All have internal and external elements

marlon

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EXACTLY~!
the internal fighter will take advantage of his opponents gaps in consciousness to create timing and and a skillfull use angles for positional advantage.

pete.


i like that...gaps in consciousness..but i would have to say that external fighters do this also...not by paying attentin to thier own internal , but rather, by seeing it and sensing it in their opponent. this skill is usually the result of fight experience in external fighters. However, this does not mean that your point is not well taken

Respectfully,
Marlon
 

pstarr

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It should be noted that the majority of neijia schools do not promote the regular practice of "meditation", per se...

Taking advantage of the "gaps in consciousness" and skillfull use of angles and such are by no means the exclusive property of the neijia. Such concepts are to be found throughout various martial disciplines, including karate, kenjutsu, and others.

Push-hands were originally utilized simply as a method of developing a certain sensitivity to an opponent's intent/movement but such exercises were not practiced extensively until fairly recently (much to the chagrin of many Taijiquan practitioners)...

The training exercises you mention for "external" stylists are also to be found in virtually all of the genuine "internal" disciplines...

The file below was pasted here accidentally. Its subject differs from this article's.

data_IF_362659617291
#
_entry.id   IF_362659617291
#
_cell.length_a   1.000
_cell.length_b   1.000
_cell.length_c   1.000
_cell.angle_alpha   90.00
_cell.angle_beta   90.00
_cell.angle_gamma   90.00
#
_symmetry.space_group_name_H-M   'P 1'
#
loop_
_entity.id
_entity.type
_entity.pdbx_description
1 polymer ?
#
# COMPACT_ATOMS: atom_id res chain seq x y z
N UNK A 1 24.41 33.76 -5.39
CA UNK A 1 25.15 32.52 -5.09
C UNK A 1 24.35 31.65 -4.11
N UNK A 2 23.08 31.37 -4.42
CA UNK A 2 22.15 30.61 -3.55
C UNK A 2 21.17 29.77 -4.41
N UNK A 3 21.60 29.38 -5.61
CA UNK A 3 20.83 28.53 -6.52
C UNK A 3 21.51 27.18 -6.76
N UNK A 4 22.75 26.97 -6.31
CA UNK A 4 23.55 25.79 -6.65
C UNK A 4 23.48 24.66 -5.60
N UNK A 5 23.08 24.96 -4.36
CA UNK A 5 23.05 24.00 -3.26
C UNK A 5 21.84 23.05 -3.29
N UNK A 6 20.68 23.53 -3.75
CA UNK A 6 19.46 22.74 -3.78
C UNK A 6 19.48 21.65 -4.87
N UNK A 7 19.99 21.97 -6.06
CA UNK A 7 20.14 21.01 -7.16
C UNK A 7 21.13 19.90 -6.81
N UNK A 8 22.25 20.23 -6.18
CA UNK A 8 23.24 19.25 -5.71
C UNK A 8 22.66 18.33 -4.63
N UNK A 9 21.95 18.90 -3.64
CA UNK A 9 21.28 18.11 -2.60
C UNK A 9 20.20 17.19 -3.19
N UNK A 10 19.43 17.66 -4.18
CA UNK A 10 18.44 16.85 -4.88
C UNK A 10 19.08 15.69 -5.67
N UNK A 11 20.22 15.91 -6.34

It was Sun-Lutang who, in the 1930's, coined the terms "neijia" and "waijia" in referring to martial disciplines. Until then, no such distinction was made-

That said, there are some differences between internal and external methods of issuing power but those are really beyond the scope of this forum-
 

pete

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It should be noted that the majority of neijia schools do not promote the regular practice of "meditation", per se...
that may be a result of YOUR experience and exposure

Taking advantage of the "gaps in consciousness" and skillfull use of angles and such are by no means the exclusive property of the neijia. Such concepts are to be found throughout various martial disciplines, including karate, kenjutsu, and others.
perhaps, but the internal arts have specific practices and a training methods to develop this skill

It was Sun-Lutang who, in the 1930's, coined the terms "neijia" and "waijia" in referring to martial disciplines. Until then, no such distinction was made-
the term neijia was used by Sun Lutang's seniors, Cheng Ting Hua, Liu De Kuan, and Li Cun Yi in their Shen county association, where Xingyi, Tai Chi, and Bagua were first taught as a program... 40 years earlier!

That said, there are some differences between internal and external methods of issuing power but those are really beyond the scope of this forum-
i did mention that in my previous post, therefore not beyond scope... thank you.

pete
 
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Xue Sheng

Xue Sheng

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the term neijia was used by Sun Lutang's seniors, Cheng Ting Hua, Liu De Kuan, and Li Cun Yi in their Shen county association, where Xingyi, Tai Chi, and Bagua were first taught as a program... 40 years earlier!

Just a note all were born and trained after 1669 which is when the Epitaph for Wang Zhengnan appears and where the first reference to separate schools of Neijia and Weijia appear in Chinese history

But the historic founder of Xingyiquan Ji Ji Ke likely didn't use it to seperate his art from any other it is also quite likely that Li Neng Ran Didn’t but it is possible the Liu Qi Lan might of and if Li Cun Yi did use it again he was born in 1847.

And go back further to the legendary founder (but actual historic figure) of multiple Martial Arts Yueh Fei (1103-1142), it is highly unlikely he ever trained anything he called an internal art or external martial art.
 
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